Wednesday, February 07, 2007

Wages in Toonland (Deux)

A couple of days ago, I was lunching with a Wise Old Studio Exec who is now happily retired from the studio grind. (He worked at a lot of animation studios in a three-decade career, but he enjoys his new occupation of smelling the roses.)

I mentioned to him that the Animation Guild is now in the middle of its 2007 Wage Survey (see our previous post and survey here), mailing out forms and getting them back. I also mentioned how frustrating it is when people don't return the forms. He said brightly:

"Oh yeah, wage surveys. The last studio I worked for got wage breakdowns for all the big animation studios. It was always good to know what artists were making at all the different houses. Helped keep us from overpaying anybody."

Overpaying anybody. Neato. Wouldn't want to do something awful like that, now would we? What with all the paltry salaries studios execs make.

I'd always known that studios knew what their employees were making, but here was testimony about how they also knew what employees earned at competing studios. (Everything is available...for a fee.)

Which makes it kind of baffling why some artists in the business are still reluctant to share wage information. (Actually, it's not so baffling. Various studios thump out a steady drumbeat of intimidation about not revealing info. Even though Sections 232(a), (b) and (c) of the California Labor Code prohibit employers from requiring as a condition of employment that employees refrain from disclosing wages, forcing employees to sign a waiver of the right to disclose wages, or discharging, disciplining of discriminating against employees who disclose wages.)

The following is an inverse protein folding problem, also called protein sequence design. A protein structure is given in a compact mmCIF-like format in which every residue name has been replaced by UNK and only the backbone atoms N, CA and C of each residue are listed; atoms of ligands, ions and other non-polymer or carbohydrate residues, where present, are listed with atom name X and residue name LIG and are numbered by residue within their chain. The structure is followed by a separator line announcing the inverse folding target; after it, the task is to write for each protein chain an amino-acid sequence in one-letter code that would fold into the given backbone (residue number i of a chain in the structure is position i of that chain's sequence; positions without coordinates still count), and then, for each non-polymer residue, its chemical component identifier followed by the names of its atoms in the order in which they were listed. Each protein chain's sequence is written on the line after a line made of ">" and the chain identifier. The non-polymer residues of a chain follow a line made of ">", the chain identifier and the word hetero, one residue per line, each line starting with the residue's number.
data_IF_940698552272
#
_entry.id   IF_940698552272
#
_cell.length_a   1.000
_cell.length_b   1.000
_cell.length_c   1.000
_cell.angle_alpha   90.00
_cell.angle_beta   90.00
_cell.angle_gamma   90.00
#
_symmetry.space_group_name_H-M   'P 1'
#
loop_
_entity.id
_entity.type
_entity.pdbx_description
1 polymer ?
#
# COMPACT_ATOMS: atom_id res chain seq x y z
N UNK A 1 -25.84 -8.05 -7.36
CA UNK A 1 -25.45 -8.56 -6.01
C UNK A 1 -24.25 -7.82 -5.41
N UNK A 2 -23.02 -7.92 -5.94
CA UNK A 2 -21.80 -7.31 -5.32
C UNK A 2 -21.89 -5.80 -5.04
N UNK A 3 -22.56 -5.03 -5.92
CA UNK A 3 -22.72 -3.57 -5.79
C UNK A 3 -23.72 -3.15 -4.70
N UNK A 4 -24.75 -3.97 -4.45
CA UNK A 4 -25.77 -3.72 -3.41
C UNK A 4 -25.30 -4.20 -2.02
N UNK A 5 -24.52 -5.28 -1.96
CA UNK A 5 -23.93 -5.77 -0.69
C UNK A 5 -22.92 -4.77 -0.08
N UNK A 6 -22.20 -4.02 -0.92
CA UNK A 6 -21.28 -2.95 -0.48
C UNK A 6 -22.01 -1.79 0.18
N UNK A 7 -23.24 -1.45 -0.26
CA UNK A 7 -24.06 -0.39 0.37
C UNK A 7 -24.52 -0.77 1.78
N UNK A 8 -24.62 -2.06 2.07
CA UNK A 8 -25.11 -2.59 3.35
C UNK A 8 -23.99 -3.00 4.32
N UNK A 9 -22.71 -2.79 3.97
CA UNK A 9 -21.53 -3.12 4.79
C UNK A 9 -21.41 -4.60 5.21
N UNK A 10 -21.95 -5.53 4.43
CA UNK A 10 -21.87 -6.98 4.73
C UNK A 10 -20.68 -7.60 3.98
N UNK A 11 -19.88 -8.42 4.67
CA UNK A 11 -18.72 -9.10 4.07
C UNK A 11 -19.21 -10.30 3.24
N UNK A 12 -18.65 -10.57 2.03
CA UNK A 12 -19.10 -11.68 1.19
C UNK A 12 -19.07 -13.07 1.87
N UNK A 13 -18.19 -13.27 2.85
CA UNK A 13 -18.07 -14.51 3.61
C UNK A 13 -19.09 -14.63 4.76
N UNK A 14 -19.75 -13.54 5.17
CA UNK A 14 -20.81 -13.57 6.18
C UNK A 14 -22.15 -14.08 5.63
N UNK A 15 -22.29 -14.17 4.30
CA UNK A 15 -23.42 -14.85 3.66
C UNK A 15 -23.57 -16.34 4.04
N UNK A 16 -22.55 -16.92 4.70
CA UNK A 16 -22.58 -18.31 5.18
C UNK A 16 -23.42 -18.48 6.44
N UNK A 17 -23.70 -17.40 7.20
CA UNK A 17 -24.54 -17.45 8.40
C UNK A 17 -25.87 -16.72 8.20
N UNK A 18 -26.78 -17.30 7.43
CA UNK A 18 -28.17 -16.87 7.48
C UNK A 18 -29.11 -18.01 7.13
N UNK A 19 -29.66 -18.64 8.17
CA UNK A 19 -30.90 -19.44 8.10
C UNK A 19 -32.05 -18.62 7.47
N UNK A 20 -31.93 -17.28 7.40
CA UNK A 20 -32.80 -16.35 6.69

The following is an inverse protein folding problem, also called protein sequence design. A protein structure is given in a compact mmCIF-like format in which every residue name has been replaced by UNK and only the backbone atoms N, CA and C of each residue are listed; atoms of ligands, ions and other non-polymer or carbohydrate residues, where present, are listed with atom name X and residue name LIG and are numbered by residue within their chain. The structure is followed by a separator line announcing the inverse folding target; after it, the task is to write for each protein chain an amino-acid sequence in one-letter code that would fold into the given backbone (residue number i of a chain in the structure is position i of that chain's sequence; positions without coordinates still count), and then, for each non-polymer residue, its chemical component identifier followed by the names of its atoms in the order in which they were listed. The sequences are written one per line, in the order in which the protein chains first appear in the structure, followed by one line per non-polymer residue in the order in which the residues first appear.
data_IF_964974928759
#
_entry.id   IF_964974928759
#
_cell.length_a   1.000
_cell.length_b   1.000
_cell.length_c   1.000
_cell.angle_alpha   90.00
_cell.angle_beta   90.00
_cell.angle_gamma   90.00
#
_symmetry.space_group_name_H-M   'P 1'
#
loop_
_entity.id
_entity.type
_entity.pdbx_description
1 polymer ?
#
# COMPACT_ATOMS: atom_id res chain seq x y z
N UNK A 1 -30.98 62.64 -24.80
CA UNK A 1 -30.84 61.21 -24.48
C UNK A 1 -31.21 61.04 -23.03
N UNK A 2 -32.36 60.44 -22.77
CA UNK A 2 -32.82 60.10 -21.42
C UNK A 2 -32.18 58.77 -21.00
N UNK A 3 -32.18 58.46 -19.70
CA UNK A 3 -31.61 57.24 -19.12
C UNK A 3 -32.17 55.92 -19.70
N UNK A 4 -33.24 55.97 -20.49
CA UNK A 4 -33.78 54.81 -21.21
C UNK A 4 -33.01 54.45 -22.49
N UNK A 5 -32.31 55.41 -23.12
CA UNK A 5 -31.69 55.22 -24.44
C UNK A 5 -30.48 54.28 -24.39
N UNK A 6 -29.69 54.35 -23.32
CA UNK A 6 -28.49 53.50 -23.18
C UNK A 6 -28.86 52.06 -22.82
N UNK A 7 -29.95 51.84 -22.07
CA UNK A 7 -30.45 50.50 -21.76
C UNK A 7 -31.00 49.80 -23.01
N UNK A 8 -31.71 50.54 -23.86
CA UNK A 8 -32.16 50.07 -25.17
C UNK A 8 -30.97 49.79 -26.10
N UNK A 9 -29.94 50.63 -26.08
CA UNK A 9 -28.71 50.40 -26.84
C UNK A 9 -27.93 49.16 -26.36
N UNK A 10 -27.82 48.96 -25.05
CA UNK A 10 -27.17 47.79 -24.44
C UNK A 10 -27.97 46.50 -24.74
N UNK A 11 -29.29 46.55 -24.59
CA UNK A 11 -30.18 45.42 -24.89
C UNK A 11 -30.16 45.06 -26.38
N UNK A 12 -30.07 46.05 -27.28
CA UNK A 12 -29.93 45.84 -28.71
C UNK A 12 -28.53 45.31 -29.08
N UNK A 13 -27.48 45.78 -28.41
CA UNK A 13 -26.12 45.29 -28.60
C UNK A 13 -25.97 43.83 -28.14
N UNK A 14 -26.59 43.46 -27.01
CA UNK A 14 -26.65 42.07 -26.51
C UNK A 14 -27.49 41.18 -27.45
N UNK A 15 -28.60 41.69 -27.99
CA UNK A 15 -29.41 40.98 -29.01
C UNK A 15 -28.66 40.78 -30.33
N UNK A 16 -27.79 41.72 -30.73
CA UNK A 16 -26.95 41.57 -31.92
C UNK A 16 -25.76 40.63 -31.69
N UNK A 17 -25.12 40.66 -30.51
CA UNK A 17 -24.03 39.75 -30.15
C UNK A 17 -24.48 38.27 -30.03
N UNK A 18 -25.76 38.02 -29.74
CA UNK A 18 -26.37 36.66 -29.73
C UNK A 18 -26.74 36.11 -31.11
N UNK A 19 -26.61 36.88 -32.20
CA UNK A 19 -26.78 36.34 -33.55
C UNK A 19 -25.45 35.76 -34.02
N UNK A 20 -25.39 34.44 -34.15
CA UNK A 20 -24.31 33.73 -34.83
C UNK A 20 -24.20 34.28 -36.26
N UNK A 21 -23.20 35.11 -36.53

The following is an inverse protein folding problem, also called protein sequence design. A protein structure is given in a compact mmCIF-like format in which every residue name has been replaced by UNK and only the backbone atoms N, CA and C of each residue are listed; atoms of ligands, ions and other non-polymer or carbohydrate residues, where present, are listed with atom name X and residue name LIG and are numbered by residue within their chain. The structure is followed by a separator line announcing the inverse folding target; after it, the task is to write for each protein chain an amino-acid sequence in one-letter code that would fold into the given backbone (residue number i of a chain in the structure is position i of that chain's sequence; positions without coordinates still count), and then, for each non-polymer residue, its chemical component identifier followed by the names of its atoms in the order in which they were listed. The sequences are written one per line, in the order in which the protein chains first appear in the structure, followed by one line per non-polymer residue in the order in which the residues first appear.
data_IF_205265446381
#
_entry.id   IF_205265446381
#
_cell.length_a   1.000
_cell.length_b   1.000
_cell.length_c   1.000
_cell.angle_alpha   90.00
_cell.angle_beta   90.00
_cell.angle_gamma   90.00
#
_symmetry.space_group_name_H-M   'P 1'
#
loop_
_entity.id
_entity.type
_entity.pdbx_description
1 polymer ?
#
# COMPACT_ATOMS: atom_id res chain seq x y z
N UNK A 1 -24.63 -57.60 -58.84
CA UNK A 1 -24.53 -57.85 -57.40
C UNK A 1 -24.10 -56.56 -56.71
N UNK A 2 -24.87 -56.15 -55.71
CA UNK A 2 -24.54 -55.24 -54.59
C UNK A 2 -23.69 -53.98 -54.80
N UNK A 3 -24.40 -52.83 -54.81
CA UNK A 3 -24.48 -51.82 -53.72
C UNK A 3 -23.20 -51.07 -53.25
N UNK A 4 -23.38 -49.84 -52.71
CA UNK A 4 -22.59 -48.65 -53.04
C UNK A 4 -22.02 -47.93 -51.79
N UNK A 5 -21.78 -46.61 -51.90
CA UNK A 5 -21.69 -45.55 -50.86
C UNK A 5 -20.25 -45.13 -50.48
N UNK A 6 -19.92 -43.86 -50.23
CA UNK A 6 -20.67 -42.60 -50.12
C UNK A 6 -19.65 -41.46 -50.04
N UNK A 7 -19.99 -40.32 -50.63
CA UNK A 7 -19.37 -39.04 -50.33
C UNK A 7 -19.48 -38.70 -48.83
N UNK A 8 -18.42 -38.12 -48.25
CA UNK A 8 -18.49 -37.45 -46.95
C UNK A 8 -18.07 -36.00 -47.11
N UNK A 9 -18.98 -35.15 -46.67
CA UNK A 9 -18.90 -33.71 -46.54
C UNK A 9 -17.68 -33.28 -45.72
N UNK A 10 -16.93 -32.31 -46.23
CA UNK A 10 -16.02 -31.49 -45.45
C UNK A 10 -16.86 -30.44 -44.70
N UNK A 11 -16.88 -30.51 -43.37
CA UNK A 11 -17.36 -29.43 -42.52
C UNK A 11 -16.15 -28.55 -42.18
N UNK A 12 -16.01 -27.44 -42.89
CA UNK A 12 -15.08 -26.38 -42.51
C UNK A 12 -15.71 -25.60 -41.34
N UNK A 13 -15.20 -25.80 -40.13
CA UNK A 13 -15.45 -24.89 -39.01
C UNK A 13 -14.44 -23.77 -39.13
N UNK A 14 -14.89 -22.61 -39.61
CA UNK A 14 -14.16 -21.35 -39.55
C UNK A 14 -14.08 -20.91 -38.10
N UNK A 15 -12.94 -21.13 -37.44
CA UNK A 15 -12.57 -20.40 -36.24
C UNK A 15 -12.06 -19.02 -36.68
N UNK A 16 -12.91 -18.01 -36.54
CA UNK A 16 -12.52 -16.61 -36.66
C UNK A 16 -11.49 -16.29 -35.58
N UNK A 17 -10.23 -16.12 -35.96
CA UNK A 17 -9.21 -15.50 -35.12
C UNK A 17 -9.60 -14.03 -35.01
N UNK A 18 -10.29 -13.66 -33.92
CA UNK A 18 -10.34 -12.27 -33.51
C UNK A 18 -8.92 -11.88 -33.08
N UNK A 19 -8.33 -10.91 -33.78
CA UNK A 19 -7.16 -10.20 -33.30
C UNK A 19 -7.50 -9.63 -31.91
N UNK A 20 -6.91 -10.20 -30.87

But I'm still hopeful that employees will empower themselves, despite the muttered threats around town. And I've reason for hope. To date, TAG has received over 550 surveys from our '07 mailing, and when all of them are tabulated, we'll share the results here and on TAG's web site.


Anonymous said...

I'm not up on the legal mumbo jumbo, but the idea of all these studios sharing their wage info with each other- doesn't this kinda violate some anti-trust law or something? I mean one could argue that competition for a product/service (ie: the artist's services) is being artificially managed by a number of competitors working in collusion. Or maybe that's a stretch. Still, I've known that studio HR dept heads have done this (share wage info) for years and I've always thought- gee, that smells sorta not legal-ish to me.

Steve Hulett said...

Ah. But they purchase wage information from a service that collects the data, you see.

Free enterprise marches on.

Anonymous said...

Could not the TAG purchase that also?

Chris Battle said...

Anon: Why would the TAG want to spend union funds (that could be benefitting it's members) to purchase the info when they can get it for free?

All it takes is a little participation, guys.

Anonymous said...

Why do the companies need to purchase the information when they can just look at the union surveys?

Anonymous said...

Trust me, the producers shared notes on you all looongg before the wage survey existed. Go to Ventura and Sepulveda in Sherman Oaks, go a little further under the freeway and you'll see a large two-story pink office complex. Thats the AMPTP Building, the Bosses Unionhall. For all you who want to go it alone, realize they all meet there regularly. And not to talk about the Lakers chances.

Anonymous said...

Why do the companies need to purchase the information when they can just look at the union surveys?

Two years ago, we had a 25.7% overall response to the survey. Last year, I'm glad to say, it improved to 33.6%, and it looks like this year it'll be better.

But it still isn't anywhere near good enough. Last year, only 25% of TDs and compositors responded, and 29% of layout, bg, animation and modellers.

The less response we get, the less accurate and credible are our numbers ... especially compared to the employers who, as Steve has shown, know what 100% of us are making.

Think about it. If you've worked at a Guild shop in the last twelve months and didn't get a survey or missplaced it, e-mail me at or call (818) 766‑7151 ext. 104 and I'll get one out to you.


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